Homeschool parents can easily struggle with self-confidence. You’re going against the grain, you’re in the minority with how you want to educate, and you might have been judged hard by a family member or friend. You want to do school differently, but the pull is strong to conform a bit towards the socially acceptable expectation of doing more, performing more, and committing to more obligations. This looks different for all homeschool parents. You might fit into one or more of these categories: a.) You have so many ideas of what you want your homeschool to look like, and you want to implement them all today. Your kids are never without an activity! You always have something in your back pocket. Always! b.) You have a strong urge to keep your kids at or above grade level, at least to show others this homeschool thing is working. This means you keep that intensity up so you're never off-track with your scope and sequence for the year. c.) You are so overwhelmed that you just need someone to tell you what to do for each subject. You purchase a big box curriculum, because that company must know what they’re doing. And curriculum feels legit. d.) You’ve experienced all of the above at some point. If you answered D, SAME! We know how it feels to have all the ideas, feeling like you must keep up with other same-age kids, and feeling completely overwhelmed so you grab the nearest curriculum. Deep breaths. We’re here to say it’s okay to do less. In fact, it’s probably the most effective thing you can do for your homeschool. More does not always equal better. Intensity does not always equal high-achieving. Expensive curriculum doesn’t always equal nourishing curriculum. How do you do less? Here are some ideas to ponder. 1.Check in with yourself and your kids. What feels good? What feels like too much or too little? There’s a happy balance and it will take some time to figure out what that is for you and your family. 2.Start small. It’s much easier to add to your schedule gradually in order to find the balance. It can be a bit trickier when you’ve tipped the scales too far to the busy side. It’s harder to quit things. But you can do it if needed! 3.Write out your plan for what you’re doing now or what you plan to do and look at it. Make sure you have breaks and time for you and your kids to self-regulate, whether that’s getting exercise or vegging out with a good book, movie or music. Is there a good balance of structured vs. unstructured time for all of you? Is it logistically difficult to get from one activity to another? Do you look at your schedule with eagerness or angst? 4.Notice what time of day works best for certain activities. Does your most challenging brain work happen best in the morning? Right after lunch? Do kids need to move first thing in the morning? Do your kids need short bursts of academics in between their own interest-led learning the rest of the day? 5.Saying yes to something means saying no to something else. What are your kids interested in most? If your hockey league takes up three nights a week, and it’s a high priority, what are you willing to give up? You can’t keep up a hockey league pace all week long. We’ve said it before, and we’ll say it again, DO LESS! And see how it feels in your body, mind, and soul. Angela often says, “Look at your schedule. Then cut it in half. Then cut it in half again.” My oldest went through a phase where she would spend hours cutting patterns in fruit. Another child spent hours designing and building beautiful structures with his citiblocs. The executive functioning, the self-regulation, the empowerment, the self-confidence, and the pure joy from these valuable activities would not be possible without paring our schedule so far down, that I often grew uncomfortable. I often fought the urge to add more, push more, do more. I'm so glad I didn't! The value of your homeschool is not in how much you accomplish. It’s in how it makes everyone feel. This is where the greatest learning is possible!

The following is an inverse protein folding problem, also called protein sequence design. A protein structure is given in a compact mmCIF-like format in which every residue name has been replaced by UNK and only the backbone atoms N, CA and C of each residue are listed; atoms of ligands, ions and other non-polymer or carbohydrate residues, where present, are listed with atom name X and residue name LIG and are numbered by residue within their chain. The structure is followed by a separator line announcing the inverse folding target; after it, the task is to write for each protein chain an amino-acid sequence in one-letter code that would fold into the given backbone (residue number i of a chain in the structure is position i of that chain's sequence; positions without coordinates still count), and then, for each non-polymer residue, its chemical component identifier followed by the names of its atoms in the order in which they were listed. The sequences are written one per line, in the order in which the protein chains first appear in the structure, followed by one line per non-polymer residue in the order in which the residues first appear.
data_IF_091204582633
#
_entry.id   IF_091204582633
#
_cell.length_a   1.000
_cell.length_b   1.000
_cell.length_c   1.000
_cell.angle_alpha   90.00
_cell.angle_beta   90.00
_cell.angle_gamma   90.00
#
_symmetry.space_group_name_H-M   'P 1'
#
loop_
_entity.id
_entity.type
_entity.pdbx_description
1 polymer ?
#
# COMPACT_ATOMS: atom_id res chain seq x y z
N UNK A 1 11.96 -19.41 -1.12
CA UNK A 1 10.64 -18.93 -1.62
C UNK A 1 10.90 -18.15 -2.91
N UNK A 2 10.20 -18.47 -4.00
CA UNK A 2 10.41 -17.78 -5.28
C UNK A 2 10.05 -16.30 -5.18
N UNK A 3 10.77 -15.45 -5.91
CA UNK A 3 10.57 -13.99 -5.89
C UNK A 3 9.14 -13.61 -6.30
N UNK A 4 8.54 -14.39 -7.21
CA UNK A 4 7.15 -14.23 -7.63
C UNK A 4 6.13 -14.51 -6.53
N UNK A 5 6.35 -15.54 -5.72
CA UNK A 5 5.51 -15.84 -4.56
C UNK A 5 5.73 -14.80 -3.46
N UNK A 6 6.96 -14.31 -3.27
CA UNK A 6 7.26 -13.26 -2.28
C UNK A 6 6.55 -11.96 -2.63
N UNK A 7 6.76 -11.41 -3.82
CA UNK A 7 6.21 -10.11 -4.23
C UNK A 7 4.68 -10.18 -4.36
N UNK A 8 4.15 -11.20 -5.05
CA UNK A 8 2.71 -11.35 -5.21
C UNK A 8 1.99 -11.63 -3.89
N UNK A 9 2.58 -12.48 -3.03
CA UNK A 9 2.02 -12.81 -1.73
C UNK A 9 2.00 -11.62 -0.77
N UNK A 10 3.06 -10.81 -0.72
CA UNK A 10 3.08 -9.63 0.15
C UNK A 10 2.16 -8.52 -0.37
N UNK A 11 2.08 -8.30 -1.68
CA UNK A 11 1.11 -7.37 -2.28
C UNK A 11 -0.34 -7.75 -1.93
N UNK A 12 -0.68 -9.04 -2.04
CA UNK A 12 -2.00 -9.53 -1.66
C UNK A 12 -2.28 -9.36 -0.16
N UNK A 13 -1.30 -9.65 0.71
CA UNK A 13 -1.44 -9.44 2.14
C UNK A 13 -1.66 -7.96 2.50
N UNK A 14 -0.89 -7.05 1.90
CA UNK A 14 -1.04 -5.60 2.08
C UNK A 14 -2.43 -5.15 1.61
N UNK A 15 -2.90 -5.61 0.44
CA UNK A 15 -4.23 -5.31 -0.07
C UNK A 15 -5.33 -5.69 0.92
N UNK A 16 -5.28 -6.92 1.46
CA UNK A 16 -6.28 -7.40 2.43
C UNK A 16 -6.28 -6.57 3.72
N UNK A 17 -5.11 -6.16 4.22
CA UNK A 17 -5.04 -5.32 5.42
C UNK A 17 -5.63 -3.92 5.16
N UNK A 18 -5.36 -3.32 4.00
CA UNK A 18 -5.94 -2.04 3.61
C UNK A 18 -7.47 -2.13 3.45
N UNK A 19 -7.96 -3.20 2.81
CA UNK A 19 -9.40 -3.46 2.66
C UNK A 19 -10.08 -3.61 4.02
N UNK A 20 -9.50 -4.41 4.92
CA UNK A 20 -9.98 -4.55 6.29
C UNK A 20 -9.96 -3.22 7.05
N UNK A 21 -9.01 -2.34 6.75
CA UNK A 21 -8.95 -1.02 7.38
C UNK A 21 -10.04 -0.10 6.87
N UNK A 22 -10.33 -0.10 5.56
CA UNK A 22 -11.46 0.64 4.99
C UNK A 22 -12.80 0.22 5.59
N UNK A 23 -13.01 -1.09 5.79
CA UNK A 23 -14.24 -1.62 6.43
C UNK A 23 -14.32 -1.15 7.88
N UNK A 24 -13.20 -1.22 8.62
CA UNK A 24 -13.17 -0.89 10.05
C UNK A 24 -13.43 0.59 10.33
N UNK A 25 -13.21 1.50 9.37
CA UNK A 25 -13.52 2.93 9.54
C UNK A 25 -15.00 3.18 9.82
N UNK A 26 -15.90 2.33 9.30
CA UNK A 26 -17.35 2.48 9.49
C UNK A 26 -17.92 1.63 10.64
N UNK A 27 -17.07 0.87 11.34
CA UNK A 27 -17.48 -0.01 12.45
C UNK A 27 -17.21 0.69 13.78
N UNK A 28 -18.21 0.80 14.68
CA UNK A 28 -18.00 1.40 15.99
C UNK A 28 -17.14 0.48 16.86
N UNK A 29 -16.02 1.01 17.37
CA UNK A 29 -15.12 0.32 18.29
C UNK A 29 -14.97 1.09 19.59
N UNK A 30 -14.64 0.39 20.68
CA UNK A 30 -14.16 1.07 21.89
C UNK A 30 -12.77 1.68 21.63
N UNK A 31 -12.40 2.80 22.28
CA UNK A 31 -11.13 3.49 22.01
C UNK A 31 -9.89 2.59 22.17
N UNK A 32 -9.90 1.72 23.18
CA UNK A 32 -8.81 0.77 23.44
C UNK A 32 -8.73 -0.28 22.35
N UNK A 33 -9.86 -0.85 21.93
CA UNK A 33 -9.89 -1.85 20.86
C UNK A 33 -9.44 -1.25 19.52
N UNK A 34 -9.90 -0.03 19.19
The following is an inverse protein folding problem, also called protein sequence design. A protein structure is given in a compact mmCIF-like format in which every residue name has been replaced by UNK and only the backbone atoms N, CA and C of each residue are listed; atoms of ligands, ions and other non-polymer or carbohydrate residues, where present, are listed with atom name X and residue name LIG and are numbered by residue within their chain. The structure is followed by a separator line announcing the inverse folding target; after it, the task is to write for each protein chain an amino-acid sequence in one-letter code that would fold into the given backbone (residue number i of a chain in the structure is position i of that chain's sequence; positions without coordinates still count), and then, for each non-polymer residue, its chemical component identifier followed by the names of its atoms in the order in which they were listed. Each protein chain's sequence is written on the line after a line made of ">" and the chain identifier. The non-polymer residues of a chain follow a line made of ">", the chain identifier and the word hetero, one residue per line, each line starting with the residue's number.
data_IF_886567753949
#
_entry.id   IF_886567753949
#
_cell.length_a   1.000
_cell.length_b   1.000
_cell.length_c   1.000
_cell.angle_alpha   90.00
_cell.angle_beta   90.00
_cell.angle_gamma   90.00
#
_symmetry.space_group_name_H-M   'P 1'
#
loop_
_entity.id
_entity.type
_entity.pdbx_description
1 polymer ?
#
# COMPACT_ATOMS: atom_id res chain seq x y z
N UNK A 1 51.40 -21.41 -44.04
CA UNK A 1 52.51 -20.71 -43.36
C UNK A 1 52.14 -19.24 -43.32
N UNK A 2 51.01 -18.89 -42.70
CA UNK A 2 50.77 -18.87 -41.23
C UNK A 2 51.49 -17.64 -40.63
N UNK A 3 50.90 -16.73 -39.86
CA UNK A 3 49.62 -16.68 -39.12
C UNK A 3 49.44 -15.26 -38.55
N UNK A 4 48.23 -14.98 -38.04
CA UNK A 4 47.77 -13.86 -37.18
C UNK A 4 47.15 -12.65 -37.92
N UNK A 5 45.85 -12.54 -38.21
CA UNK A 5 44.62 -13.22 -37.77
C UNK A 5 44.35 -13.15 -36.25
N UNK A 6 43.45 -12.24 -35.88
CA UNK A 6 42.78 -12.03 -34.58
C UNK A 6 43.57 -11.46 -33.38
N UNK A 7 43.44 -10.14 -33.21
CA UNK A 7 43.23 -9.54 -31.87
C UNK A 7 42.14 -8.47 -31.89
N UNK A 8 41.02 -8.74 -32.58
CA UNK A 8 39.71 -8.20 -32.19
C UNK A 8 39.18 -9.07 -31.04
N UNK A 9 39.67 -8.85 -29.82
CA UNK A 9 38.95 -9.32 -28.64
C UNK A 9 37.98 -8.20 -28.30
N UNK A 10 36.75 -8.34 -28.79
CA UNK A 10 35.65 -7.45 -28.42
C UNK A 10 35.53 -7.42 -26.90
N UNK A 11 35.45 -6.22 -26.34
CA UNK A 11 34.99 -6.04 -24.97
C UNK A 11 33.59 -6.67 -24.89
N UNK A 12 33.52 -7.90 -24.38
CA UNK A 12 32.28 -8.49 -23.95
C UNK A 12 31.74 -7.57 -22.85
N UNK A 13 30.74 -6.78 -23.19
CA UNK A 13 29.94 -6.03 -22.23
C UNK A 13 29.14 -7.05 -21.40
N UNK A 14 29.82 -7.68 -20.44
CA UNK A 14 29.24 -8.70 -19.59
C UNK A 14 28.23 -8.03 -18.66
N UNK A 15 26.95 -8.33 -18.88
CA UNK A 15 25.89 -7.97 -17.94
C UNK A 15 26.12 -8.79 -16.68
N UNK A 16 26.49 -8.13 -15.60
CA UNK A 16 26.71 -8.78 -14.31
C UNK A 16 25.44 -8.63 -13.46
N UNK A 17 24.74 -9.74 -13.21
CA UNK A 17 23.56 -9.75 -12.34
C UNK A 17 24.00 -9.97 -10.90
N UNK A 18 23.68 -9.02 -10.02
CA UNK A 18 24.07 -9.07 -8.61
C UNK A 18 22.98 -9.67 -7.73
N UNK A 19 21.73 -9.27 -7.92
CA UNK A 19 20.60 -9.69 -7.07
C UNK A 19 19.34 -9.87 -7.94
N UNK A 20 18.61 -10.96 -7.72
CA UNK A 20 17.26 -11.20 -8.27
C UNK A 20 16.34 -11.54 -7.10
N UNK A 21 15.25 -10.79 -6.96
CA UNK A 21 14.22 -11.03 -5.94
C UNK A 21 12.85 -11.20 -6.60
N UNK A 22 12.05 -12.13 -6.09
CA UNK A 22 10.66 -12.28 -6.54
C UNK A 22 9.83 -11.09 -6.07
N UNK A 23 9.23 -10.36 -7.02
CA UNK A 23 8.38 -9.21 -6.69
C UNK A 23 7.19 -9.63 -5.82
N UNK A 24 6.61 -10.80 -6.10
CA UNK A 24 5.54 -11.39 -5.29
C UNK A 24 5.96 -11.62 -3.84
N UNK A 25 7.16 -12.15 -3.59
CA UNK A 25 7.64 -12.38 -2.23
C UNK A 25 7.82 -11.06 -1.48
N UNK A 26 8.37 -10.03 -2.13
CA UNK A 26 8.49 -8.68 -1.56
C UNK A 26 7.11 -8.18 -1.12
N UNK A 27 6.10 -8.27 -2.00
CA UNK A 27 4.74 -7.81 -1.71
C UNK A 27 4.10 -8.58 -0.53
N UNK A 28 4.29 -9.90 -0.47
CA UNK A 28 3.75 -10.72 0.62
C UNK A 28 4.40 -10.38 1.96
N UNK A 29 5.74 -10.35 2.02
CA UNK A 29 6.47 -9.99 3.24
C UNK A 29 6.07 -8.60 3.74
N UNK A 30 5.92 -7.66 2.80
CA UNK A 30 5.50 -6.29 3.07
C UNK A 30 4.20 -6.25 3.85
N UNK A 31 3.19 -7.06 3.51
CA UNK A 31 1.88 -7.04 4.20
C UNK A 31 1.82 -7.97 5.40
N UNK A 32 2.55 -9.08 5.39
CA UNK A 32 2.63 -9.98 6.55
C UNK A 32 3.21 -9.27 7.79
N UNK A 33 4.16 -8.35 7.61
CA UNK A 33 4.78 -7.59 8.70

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I used to go through seasons when I didn’t feel like anything was going right in our homeschool. I was trying so hard (definitely too hard) to be Charlotte Mason-y, Maria Montessori-ish, unschool-like, or classical. I never did any of these effectively. Why? Because it wasn’t me!